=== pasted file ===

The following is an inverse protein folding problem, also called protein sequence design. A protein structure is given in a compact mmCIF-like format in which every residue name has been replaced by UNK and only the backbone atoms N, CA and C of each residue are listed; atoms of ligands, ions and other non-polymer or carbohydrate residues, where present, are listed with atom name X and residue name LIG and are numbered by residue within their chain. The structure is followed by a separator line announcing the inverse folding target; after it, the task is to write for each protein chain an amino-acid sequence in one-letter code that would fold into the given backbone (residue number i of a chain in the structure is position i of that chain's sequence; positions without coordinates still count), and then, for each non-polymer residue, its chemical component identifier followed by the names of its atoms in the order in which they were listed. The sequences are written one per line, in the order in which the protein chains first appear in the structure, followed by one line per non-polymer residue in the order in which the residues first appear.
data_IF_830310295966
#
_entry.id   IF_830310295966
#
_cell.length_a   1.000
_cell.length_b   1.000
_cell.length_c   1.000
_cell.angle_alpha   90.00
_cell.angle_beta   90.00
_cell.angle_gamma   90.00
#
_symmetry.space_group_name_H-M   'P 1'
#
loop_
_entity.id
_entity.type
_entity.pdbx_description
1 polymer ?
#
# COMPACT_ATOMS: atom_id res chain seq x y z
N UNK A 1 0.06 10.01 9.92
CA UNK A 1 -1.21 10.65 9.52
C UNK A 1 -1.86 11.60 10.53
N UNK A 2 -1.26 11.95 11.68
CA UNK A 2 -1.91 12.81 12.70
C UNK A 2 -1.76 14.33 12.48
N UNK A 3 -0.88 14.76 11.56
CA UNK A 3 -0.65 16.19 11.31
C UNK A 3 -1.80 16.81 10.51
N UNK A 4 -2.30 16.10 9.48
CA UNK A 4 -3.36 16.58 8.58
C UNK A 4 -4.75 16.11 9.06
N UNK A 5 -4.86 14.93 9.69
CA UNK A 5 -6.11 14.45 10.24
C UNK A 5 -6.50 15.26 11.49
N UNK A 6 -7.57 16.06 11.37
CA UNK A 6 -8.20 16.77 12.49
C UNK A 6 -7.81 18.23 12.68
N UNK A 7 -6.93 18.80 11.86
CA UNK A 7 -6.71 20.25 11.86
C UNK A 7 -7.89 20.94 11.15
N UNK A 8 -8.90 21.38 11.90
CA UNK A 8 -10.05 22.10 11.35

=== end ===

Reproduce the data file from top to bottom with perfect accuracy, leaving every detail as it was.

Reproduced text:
The following is an inverse protein folding problem, also called protein sequence design. A protein structure is given in a compact mmCIF-like format in which every residue name has been replaced by UNK and only the backbone atoms N, CA and C of each residue are listed; atoms of ligands, ions and other non-polymer or carbohydrate residues, where present, are listed with atom name X and residue name LIG and are numbered by residue within their chain. The structure is followed by a separator line announcing the inverse folding target; after it, the task is to write for each protein chain an amino-acid sequence in one-letter code that would fold into the given backbone (residue number i of a chain in the structure is position i of that chain's sequence; positions without coordinates still count), and then, for each non-polymer residue, its chemical component identifier followed by the names of its atoms in the order in which they were listed. The sequences are written one per line, in the order in which the protein chains first appear in the structure, followed by one line per non-polymer residue in the order in which the residues first appear.
data_IF_830310295966
#
_entry.id   IF_830310295966
#
_cell.length_a   1.000
_cell.length_b   1.000
_cell.length_c   1.000
_cell.angle_alpha   90.00
_cell.angle_beta   90.00
_cell.angle_gamma   90.00
#
_symmetry.space_group_name_H-M   'P 1'
#
loop_
_entity.id
_entity.type
_entity.pdbx_description
1 polymer ?
#
# COMPACT_ATOMS: atom_id res chain seq x y z
N UNK A 1 0.06 10.01 9.92
CA UNK A 1 -1.21 10.65 9.52
C UNK A 1 -1.86 11.60 10.53
N UNK A 2 -1.26 11.95 11.68
CA UNK A 2 -1.91 12.81 12.70
C UNK A 2 -1.76 14.33 12.48
N UNK A 3 -0.88 14.76 11.56
CA UNK A 3 -0.65 16.19 11.31
C UNK A 3 -1.80 16.81 10.51
N UNK A 4 -2.30 16.10 9.48
CA UNK A 4 -3.36 16.58 8.58
C UNK A 4 -4.75 16.11 9.06
N UNK A 5 -4.86 14.93 9.69
CA UNK A 5 -6.11 14.45 10.24
C UNK A 5 -6.50 15.26 11.49
N UNK A 6 -7.57 16.06 11.37
CA UNK A 6 -8.20 16.77 12.49
C UNK A 6 -7.81 18.23 12.68
N UNK A 7 -6.93 18.80 11.86
CA UNK A 7 -6.71 20.25 11.86
C UNK A 7 -7.89 20.94 11.15
N UNK A 8 -8.90 21.38 11.90
CA UNK A 8 -10.05 22.10 11.35